There are three levels of how people deal with “there’s a thing I don’t like which pretty much everybody else likes” syndrome:
1) “I guess it’s just not my thing.” This is fine.
2) “I don’t like it, and I honestly can’t understand why anyone would.” This can be dangerous, but it’s okay if you’ve made a serious attempt to figure out the appeal and genuinely can’t understand it.
3) “I don’t like it, and nobody else REALLY likes it. They only think/claim they do because [rationalizations]….”. Don’t do this. Don’t be this guy.
The above is taken from a recent Facebook post from my friend at Grading Fight Scenes. And he pretty much said verbatim the thoughts I’ve been having lately.
I have been noticing lately how vocal people are when they don’t like something. When they have something on their mind, they just jump right out and say it. They are much more outspoken than I am. If I don’t like something, I have the type of personality where I worry that I am offending someone so I usually tend to keep it on the inside.
But as I’m reading more social media, whether it’s on Twitter, Facebook, Tumblr, etc. I’m seeing more and more of people who just say how much they hate something and don’t care at all what other people think.
For example this past week, the Oscars were happening. And I was very excited about them and I live tweeted through them. It was a lot of fun interacting with other people across the world and also because I was watching it alone, it just was nice to know that somewhere someone was able to share my thoughts. I did warn my readers in advance that I was doing this because I didn’t want to bug them. I also did the same thing during the Olympics. Things I get very excited about I like sharing with other people. Not because my thoughts are SUPER IMPORTANT but because I know that I can reach out and be social with them.
I don’t expect other people to share in my excitement because not everyone likes the same things as I do and nor do I anyone else’s. But when I see people posting comments, tweets, blog posts, or even say in person how much they hate these things and how they can’t stand when “such and such event happens” because it ruins everything for them, it makes me feel like I’m doing something horribly wrong for liking what I do. And then they proceed to go on about why they hate such things and why anyone who likes them are bad people. I’m like….what have I done to make you hate me so much???
But like I said that’s my personality. Even if I truly hate how you’re behaving, if you’re disgusting me and offending me horribly, unless you’re doing it in my face in person, I just usually let it go. I can always choose to not look at Twitter or Facebook. I can unfollow or block you. I don’t have to let your personal likes, enthusiasm, or mood get in the way of what I want to do. I make the choice to let it go versus just sit there and complain and insult others for what they want to do. I don’t want you to know that I can’t handle it because your response would probably be the same as mine, just deal with it. However, I’m never going to tell you this to your face, nor am I going to spew this out anytime I see this on social media. Because I know it will offend folks and/or be taken the wrong way.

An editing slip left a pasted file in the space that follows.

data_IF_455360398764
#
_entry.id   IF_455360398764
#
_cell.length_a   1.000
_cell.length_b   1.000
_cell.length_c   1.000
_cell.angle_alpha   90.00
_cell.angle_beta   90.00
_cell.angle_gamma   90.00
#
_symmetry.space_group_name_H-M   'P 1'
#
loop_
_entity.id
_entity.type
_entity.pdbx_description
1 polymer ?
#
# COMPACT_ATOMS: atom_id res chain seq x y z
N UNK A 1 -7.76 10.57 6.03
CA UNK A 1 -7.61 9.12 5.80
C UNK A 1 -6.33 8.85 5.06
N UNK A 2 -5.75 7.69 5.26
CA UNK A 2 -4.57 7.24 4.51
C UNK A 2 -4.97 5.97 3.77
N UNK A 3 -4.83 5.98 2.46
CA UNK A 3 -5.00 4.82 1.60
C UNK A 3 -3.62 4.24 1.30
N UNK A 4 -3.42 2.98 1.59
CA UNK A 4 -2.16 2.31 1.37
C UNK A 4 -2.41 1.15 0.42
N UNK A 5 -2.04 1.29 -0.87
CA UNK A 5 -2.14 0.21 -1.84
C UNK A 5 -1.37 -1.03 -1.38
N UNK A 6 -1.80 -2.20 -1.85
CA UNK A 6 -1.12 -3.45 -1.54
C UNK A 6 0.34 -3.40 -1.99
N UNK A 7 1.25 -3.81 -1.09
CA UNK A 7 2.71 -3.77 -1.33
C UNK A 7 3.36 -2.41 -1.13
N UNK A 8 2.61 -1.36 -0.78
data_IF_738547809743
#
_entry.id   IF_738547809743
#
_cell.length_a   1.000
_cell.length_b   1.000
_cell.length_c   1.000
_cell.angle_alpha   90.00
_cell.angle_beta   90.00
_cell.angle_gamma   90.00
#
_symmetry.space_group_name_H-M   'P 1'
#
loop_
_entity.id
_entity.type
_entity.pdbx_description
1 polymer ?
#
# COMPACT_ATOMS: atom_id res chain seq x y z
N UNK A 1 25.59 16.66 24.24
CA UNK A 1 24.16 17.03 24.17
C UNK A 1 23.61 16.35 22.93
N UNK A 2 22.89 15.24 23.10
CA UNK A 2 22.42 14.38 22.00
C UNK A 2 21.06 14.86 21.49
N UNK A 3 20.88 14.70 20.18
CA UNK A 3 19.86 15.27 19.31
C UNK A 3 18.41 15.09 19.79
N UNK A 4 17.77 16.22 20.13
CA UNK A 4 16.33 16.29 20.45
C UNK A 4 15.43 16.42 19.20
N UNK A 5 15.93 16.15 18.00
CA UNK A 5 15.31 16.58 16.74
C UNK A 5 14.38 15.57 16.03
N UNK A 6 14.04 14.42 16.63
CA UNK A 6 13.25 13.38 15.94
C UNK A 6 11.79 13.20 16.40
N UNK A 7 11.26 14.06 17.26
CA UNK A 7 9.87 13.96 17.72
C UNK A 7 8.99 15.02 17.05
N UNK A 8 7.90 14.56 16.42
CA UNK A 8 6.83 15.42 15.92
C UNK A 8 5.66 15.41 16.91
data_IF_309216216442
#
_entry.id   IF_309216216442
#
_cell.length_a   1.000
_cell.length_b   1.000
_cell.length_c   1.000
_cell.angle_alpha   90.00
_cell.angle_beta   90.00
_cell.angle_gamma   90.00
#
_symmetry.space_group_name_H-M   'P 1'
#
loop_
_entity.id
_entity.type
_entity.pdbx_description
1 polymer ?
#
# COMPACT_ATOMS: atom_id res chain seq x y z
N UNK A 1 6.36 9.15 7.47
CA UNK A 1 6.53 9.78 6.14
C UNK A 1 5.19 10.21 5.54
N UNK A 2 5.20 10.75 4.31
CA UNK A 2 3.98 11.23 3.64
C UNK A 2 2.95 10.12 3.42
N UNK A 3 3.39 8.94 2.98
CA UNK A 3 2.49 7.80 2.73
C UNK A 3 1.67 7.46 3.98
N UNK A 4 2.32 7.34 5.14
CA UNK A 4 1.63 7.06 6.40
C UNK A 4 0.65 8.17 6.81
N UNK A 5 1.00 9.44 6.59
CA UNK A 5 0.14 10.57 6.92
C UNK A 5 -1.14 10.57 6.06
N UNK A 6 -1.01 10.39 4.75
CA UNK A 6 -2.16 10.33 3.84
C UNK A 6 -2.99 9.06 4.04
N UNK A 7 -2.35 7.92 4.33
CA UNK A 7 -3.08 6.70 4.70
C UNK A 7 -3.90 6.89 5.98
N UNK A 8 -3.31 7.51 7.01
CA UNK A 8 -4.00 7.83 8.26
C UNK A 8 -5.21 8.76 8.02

So I’ll be honest. When it comes to saying what you don’t like, I think it’s all in HOW you say it. According to the list, I’m a total number 1 person. I will let you know that I don’t like something so that you are aware. I won’t ever try to make you feel bad about why you like something nor will I claim that you don’t really like something and are faking it. But that’s just me.
Feel free to greatly dislike something. It’s your right. I just wish sometimes other people would just realize that everyone has different tastes and it’s ok that we all don’t like the same thing. Don’t get so worked up when unprovoked about it and try to immediately defend why you don’t like something or shoot down everyone else that does. Just…..let it go. It’s going to be ok.
One thought on “You either like something. Or you don’t.”
Learning that it was foolish to try to convince people why they should/shouldn’t like something which they have already made their decision about (usually a piece of media) was a big part of making my online life peaceful. Well, more peaceful, anyway.
I only wish I could go back and convince Teenage Me that the same thing basically applies with liking *people,* in terms of physical attraction/romantic affection– i.e., you don’t owe someone an explanation for not reciprocating their affection, and nothing is necessarily “wrong” with you if you haven’t attained someone else’s. You like them or you don’t. This would have saved everybody a lot of trouble.